Any Christian who can’t think of a fistful of sins he or she is struggling against is probably not in a good place.
In the war against hell in our hearts, there exists a continuum of three possibilities: our defeat, our struggle, or our perfection. We lazily assume perfection is our default disposition. Subconsciously, we believe we have two or three things we’re struggling with, but the rest of the seven deadlies or the ten commandments are probably in good shape in our souls.
Rarely does the modern Christian challenge herself with the possibility that the areas of temptation with which she struggles are the areas in which salvation is being enacted. This is working out salvation with fear and trembling. This is sanctification.
Kneeling down at bedside with hands clasped in prayer, we will confess those little things or big things, once again or for the first time. We label pride each time, if we’re honest. We say anger or despair or this or that. And, we ask God to deliver us.
If we believe that the fight against sin is worthwhile, we might lean in a little further and ask an uncomfortable question at this point in our prayer. Instead of only telling God our sins, we might add a request that God tell us some of our sins, too.
That suggestion terrifies me, of course. After all, there’s a great, unexplored chasm between the sublime glory of my God and the festering evil of my heart. I am not virtuous enough to summon the faith necessary to save me from the despair of really, truly seeing the state of my soul in entirety. There may be things I’m not ready to start struggling against. God in His mercy veils even myself from myself, disclosing a little bit at a time. By breaking it into manageable chunks, He helps us build the faith necessary to avoid unbearable sorrow as the next little cloudy wisp of evil floats out of our hearts.
So goes the lesson. So goes the movement from bored defeat to struggling toward perfection. The little temptations against which I am not struggling are likely to be the areas of my soul which bear the fewest of God’s fingerprints.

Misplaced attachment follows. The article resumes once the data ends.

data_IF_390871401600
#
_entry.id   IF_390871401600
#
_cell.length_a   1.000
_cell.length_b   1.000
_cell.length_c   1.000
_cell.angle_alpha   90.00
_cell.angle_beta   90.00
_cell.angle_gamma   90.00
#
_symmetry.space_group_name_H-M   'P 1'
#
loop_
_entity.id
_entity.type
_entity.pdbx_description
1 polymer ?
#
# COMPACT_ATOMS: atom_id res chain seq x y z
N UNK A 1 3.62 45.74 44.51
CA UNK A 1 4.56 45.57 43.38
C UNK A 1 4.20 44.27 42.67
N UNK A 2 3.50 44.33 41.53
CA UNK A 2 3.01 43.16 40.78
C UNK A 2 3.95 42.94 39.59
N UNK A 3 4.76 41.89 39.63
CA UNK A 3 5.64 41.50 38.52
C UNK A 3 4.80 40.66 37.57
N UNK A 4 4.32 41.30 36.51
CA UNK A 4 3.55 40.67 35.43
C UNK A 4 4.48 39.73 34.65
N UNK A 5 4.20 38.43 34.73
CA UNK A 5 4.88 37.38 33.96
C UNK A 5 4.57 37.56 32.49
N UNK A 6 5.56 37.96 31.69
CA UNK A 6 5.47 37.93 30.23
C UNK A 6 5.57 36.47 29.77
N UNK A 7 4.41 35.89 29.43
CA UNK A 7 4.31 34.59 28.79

The areas of our soul that seem bright and shiny are suspect. The areas that seem noxious attest to God’s presence in our lives, because without God we could not have identified their rankness. A moment of pause and numbness or a day in which one can remember no wrong action smells less of perfection than stagnation.
This is because perfection, sadly, is not our default disposition. We live in a state of perpetual stumbling, and the height of Christ is the most visible to the man who knows his face is flat on the ground. All men’s faces are, of course, flat on the ground from our stumbling. But, it is only the ones who realize it that can cast their eyes upward and perceive the great bridge of the cross and the lowest of the heights of heaven. (These men are the happiest.)
These men are capable of realizing the lowness of their state and their utter need for God. And, from there, they can see the first roots of temptation. They can immediately call on the Holy Spirit to rip the sin away. And, who with the knowledge of his position, with the view of God’s glory, could possibly hesitate to cry for help at the instant of temptation’s onset? Who can be proud with his unworthy face in the dirt and his loving, glorious, all-powerful God stooping down to lift him up?